The Rapid Elearning Blog

search multimedia e-learning

Who doesn’t like some help when it comes to building courses? How many times have you tried to identify a font, or find the source of an image, or tried to find just the right stock photo?

Well, today you’re in luck. I’m going to show you a few simple search techniques to find the right multimedia when you need it.

Multimedia for E-Learning: How to Find and Identify a Font

There are so many times I have to go back to old projects but can’t recall what font I used or where to get it. If that’s something you’ve also run into, then here are a couple of simple ways to find fonts.

What the Font?

Upload an image with the font you want to identify and the site tries to locate the closest font based on the font’s characteristics.

search multimedia e-learning fonts

  • Step 1: Upload image to What the Font.
  • Step 2: Align fonts to letters.
  • Step 3: Review possible fonts. Take a quick screen grab of an image with the font.

It’s not always perfect but for the most part it does a great job.

A few other similar sites:

And if you need some free fonts you really can’t beat Google Web Fonts because they’re all opensource and truly free to use. And be sure to check out these free hand written fonts.

Multimedia for E-Learning: How to Find the Source of an Image

A while back I started working on a demo module and used a temporary image. However, I forgot where I got the image and needed to know so I could purchase it for the demo.


TinEye is a reverse image site that searches the Internet for the image and lists sites where it’s found.

search multimedia e-learning tineye images

You upload the image and it tries to locate where else it is being used. You can also install a browser plug-in and search right from your browser.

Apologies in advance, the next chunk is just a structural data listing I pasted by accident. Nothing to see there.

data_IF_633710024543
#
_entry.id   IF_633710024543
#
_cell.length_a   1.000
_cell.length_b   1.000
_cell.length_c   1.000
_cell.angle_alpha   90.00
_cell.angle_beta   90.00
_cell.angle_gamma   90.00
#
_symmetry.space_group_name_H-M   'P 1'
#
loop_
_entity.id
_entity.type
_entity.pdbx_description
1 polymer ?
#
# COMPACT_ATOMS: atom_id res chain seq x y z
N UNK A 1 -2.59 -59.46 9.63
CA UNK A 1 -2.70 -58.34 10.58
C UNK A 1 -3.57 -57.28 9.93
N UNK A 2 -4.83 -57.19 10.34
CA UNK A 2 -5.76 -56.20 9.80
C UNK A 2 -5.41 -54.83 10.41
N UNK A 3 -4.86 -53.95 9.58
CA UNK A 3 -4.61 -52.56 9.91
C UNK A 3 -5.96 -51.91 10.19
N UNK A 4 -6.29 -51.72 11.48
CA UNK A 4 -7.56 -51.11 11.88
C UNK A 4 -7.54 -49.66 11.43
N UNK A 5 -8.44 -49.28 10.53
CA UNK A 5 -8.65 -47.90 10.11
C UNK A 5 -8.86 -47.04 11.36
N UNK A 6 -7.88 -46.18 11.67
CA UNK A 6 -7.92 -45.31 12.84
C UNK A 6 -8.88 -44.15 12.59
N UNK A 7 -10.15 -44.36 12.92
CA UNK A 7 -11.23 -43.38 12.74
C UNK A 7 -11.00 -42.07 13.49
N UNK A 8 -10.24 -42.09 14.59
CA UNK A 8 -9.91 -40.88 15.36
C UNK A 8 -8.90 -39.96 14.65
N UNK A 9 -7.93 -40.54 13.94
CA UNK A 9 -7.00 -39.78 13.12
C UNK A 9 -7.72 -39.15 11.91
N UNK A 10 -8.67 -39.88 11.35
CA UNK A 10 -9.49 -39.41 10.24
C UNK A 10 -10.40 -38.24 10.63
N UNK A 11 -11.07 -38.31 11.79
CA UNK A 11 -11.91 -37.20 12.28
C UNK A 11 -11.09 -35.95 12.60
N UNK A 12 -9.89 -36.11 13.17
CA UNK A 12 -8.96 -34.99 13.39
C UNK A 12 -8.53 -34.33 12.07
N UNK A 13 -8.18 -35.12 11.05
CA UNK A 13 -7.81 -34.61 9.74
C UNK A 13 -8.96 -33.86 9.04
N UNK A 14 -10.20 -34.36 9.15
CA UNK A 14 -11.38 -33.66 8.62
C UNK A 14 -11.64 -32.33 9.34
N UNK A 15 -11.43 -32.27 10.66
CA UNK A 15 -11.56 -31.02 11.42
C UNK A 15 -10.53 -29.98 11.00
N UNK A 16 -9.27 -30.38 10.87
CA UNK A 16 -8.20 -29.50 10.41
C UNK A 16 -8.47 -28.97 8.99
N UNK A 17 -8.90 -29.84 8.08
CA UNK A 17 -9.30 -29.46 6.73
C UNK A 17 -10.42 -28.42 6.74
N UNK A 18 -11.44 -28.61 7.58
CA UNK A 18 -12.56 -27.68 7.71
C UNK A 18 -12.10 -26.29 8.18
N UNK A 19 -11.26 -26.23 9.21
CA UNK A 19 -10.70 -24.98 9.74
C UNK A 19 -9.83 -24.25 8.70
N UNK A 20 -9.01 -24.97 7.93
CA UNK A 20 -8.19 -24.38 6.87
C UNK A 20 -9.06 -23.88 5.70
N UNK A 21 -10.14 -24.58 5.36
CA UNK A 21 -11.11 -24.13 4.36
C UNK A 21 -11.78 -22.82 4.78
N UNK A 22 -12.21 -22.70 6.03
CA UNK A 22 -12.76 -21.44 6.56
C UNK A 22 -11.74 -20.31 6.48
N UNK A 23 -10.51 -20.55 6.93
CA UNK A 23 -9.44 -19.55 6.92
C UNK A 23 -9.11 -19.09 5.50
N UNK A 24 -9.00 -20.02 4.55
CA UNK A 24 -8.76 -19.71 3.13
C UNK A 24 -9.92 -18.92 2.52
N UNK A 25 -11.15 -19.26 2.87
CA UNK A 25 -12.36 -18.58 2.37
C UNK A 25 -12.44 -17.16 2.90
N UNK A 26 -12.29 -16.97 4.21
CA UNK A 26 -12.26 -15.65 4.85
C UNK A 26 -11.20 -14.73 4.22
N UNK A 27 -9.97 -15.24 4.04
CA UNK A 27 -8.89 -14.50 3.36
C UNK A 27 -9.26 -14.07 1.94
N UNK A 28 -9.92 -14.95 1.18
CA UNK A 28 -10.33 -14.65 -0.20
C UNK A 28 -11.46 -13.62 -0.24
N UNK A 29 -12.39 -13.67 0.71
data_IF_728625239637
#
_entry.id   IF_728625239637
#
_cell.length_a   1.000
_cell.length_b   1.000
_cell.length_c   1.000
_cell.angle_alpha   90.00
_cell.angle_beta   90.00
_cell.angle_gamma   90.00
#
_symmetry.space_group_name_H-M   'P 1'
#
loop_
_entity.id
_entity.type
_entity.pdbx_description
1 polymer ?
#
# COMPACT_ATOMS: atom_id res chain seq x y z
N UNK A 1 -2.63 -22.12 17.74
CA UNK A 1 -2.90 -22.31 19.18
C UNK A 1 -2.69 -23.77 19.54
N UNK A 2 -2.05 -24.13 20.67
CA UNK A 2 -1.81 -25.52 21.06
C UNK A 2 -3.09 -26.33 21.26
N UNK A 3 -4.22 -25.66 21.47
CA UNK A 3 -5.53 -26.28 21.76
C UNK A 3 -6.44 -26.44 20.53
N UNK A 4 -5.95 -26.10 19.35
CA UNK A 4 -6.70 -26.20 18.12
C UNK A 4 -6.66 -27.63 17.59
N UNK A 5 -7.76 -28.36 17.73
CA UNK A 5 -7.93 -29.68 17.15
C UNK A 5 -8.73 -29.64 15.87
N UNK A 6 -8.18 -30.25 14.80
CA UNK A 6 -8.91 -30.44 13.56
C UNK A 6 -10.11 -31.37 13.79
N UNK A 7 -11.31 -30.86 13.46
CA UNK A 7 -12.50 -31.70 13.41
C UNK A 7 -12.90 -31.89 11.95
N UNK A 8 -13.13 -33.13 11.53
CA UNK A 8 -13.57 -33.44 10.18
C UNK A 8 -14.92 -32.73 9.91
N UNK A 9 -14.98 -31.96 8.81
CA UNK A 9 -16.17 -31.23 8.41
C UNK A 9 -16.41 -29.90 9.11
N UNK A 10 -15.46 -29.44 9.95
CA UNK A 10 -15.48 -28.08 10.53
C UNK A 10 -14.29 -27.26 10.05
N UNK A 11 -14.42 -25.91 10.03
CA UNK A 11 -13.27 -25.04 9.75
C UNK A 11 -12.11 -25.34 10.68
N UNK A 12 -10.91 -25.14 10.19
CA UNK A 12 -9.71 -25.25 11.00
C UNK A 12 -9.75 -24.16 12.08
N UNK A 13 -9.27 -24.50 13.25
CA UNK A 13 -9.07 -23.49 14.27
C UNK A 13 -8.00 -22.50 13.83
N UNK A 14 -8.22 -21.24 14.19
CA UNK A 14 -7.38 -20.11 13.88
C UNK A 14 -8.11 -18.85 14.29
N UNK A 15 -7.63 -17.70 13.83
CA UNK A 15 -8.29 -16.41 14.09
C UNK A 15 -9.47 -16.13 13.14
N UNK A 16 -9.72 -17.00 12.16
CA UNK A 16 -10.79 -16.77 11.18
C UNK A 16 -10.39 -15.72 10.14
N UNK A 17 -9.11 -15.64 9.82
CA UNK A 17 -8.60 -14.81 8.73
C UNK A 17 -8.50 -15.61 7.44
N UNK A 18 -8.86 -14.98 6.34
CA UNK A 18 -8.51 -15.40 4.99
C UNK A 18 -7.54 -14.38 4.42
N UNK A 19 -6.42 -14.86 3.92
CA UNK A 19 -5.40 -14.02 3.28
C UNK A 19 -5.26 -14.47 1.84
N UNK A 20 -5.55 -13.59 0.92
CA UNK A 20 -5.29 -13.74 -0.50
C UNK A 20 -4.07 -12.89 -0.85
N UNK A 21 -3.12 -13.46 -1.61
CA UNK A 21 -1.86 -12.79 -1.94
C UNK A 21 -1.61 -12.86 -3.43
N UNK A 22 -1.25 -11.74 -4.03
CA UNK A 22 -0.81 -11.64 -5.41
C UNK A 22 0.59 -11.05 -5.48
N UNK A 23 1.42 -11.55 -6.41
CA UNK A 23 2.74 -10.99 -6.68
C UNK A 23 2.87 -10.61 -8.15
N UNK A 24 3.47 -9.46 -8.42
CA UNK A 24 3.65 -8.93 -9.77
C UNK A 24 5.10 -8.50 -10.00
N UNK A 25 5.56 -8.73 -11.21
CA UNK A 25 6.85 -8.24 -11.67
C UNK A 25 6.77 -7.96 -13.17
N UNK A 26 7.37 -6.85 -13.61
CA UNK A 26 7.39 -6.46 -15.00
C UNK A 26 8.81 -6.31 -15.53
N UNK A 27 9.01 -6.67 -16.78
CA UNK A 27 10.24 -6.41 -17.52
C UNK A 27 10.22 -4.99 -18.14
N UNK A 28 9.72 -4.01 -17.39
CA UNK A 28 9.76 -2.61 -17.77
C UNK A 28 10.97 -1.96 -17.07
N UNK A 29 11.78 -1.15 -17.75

Another source for doing a reverse search on images is via Google. Upload an image and it searches for a matching image (or similar images).

Multimedia for E-Learning: How to Search Free Stock Photos

This one I’ve mentioned in the past. There are all sorts of free stock image sites. However, it’s time-consuming to stay on top of them all, especially considering that most of the images, while nice, have little value in the world of elearning.


StockUp’s a collection of free stock image sites so all you have to do is enter a search term and see what comes up. Pretty simple, huh? Here is a previous post on searching for free stock images that includes a few other sites.

search multimedia e-learning free stock photos

If you’re ever looking for just the right font, image, or free stock photo, then these three resources will sure come in handy. Are there any similar search services you use to find multimedia for your elearning projects?


Free E-Learning Resources

Want to learn more? Check out these articles and free resources in the community.

Here’s a great job board for e-learning, instructional design, and training jobs

Participate in the weekly e-learning challenges to sharpen your skills

Get your free PowerPoint templates and free graphics & stock images.

Lots of cool e-learning examples to check out and find inspiration.

Getting Started? This e-learning 101 series and the free e-books will help.

9 responses to “How to Find Multimedia for E-Learning”

There’s also for uploading an image and finding the source of it.

These are great resources. Thanks for sharing. Do you have any suggestions for free intro/background music?

March 15th, 2016

Tom, Stock Up is the most helpful site I’ve seen in ages! Thanks for this (and everything) you share.

March 15th, 2016

Thanks Tom. Useful links indeed.

March 15th, 2016

@Pam: I actually have one in the queue as a follow up to the audio post I did a couple of weeks ago.

March 15th, 2016

@Daniel: google image search is a good source, I’ll add it to the post.

A good source of CC music is the Free Music Archive, it has an instrumental collection:
Just check that the CC by the artist allows for commercial use, and if they want accreditation.
It’s also a great place to discover new music!

Thx very much for these great tips…these are truly insider tips you cannot get anywhere else…

Thanks for the post Tom! StockUp looks like a great resource, and I’m definitely going to try it. I’ve been using Flickr for my blog post pictures. They have an option to search within “The Commons” for public photos. It can take some time to dig through the options, but I’ve been able to find some great pictures.